Why we hired a gaming writer to cover our football clubs

Harry Kane’s virtual performances are of interest to millions of gamers

Late last year, Reach announced plans for its ‘Football Project,’ bringing all of its regional football writers and editors into one team, with new roles created too.

One of those roles was that of gaming correspondent, providing stories about clubs Reach covers which will interest gaming fans. Editor (football) Jon Birchall reports on the creation of a unique role in regional journalism

Jon Birchall

Alex Hunter from Clapham will be remembered as one of English football’s most celebrated exports of the early 21st century, with millions of supporters in the UK and many, many more worldwide. He also isn’t real.

The Career Mode protagonist of the FIFA game series for the last three years, who console players look to guide to glory through their Playstation or XBox, is actually played by Adetomiwa Edun, a Nigerian-born British actor who you may have seen appearing in Doctor Who or Disney’s 2015 adaptation of Cinderella. 
 But it is Hunter whose name has now become synonymous with a true footballing phenomenon. When looking at Google Trends last year, I saw more people searching for him than Alex Ferguson, Manchester United’s legendary manager. Again, he isn’t real.

FIFA, the computer game series which originally launched in 1993, has changed what football is for a generation of young supporters

Last Saturday afternoon saw over 320,000 fans brave the cold to visit Premier League grounds including Anfield, Old Trafford and St James’ Park. In the Championship there were another 215,000 people cheering on the likes of Aston Villa, Nottingham Forest and Stoke. FIFA 19’s estimated first week sales? 4.3 million. In the fortnight before Christmas — three months after the game was originally released, more people in the UK bought FIFA 19 than you would be able to fit into Wembley. Twice.

Career Mode, Ultimate Team and Team of The Week have become part of the vernacular for football fans who love the sport both on the pitch and through the screen. The game’s creators, EA Sports, have long had the logo: ‘It’s in the game’. For many, FIFA is the game.

And it is not solely through dizzying sales figures in which you see the impact of the FIFA behemoth on football and its fans. In the autumn of 2017, ComRes surveyed 1000 young football fans about their relationship with the game as part of the BBC’s Price of Football survey. When asked how they engage with the sport, only 37% replied with actually playing in a team. 44% responded with Betting. The highest response rate — 61% — was for playing console or PC games.

What, then, does this mean for sports journalists and our industry at large? One option is to let this phenomena exist outside of our self-imposed parameters and indeed, for many, this makes sense. Our outstanding football correspondents at Reach cover their clubs across multiple platforms, attending matches home and away and breaking stories in and around the game, from manager sackings to tactical analysis. FIFA, Football Manager and the many other games fans care about don’t quite fit into this weekly cadence.

And yet, local sports coverage has continued to grow and improve over the last five years or so thanks to an obsessive approach to the coverage our fans care about, going deeper into what a football club is and what it means to our communities.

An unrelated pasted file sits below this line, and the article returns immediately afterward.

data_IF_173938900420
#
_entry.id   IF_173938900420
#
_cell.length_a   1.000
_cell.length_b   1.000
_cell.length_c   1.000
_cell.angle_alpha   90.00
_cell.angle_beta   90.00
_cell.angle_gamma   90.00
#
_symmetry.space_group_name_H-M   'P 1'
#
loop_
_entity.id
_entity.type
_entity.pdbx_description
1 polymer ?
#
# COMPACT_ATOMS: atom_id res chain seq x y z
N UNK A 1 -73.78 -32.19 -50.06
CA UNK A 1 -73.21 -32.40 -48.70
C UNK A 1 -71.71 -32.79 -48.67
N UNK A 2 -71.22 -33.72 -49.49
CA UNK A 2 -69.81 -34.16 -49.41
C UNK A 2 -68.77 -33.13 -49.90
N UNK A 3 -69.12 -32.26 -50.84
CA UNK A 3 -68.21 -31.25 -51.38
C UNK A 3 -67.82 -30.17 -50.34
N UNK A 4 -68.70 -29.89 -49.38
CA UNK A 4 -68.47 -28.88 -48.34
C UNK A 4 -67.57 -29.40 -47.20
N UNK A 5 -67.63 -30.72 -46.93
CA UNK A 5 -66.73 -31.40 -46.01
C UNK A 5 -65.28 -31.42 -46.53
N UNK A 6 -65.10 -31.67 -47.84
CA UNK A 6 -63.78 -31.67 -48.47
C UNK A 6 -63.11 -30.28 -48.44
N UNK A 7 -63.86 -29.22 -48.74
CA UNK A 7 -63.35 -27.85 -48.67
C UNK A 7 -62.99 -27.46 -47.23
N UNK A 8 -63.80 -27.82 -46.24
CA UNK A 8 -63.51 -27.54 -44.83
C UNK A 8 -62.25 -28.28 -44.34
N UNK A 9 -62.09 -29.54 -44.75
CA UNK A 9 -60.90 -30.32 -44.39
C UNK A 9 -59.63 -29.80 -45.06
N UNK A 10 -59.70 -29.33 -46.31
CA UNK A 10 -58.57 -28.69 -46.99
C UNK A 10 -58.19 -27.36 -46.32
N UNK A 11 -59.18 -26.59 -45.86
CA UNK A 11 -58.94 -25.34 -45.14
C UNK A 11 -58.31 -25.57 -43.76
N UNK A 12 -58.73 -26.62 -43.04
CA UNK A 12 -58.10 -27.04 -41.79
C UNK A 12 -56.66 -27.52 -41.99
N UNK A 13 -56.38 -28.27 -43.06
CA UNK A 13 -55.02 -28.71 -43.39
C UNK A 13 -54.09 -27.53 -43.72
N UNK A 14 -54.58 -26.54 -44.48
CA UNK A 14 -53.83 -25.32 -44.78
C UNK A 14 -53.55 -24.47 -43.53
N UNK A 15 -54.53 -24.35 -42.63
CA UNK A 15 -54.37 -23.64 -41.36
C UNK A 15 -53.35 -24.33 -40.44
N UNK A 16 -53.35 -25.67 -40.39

Through live blogging U21 matches, weekly video updates on stadium developments, in-depth podcast interviews and tracking Companies House for the latest financial insight into our clubs as businesses, we are pursuing a strategy of tracking every possible element of what football in the abstract can mean to a fan. It was with this in mind that we recently recruited Nathan Bliss, an extremely talented journalist with a phenomenal knowledge of not only console gaming, but of the community of gamers of which many live in the towns and cities we cover, supporting the same real life football clubs.

The ComRes research referenced earlier shows a young, diverse community actively engaged in an element of football which we have been too slow to serve. More young women engage with console gaming (51%) than they do actively play in a team (29%), while BAME respondents to the survey were more likely to engage with gaming (70%) than white 18–24 year olds (58%).

Only 24% of the young fans surveyed access football news through print newspapers, compared to 74% finding the content they want through social media. These numbers become starker when split by female fans. If we as an industry want to reach out to our communities, we fundamentally must change.

As I have written before, a journalist’s patch is determined by the audience they intend to serve, so why not serve them as much quality content about the thing they care about most — their football club, and be sure to do it more comprehensively, with more quality and more dedicated resource, than has ever been the case? That, in turn, drives loyal readers, watchers and listeners — the most valuable commodity available to a digital publisher with a revenue model dependent on people who come back to us day in, day out.

‘Going after clicks’ is what critics will often say about a strategy like this. A click, people conveniently seem to forget, is a person. A reader. To them I ask why on Earth wouldn’t we want more people enjoying and engaging with what we do, as we strive to cover our clubs in greater detail than ever before? Our audiences and their expectations change every day — as newsrooms we need to care about that and respond accordingly.

Alongside Nathan we have also recruited experts in football tactics, scouting and finance, further bolstering our ability to cover our clubs unlike anyone else or like ever before.

In 2019 we want to make local football coverage the best it has ever been. Game on.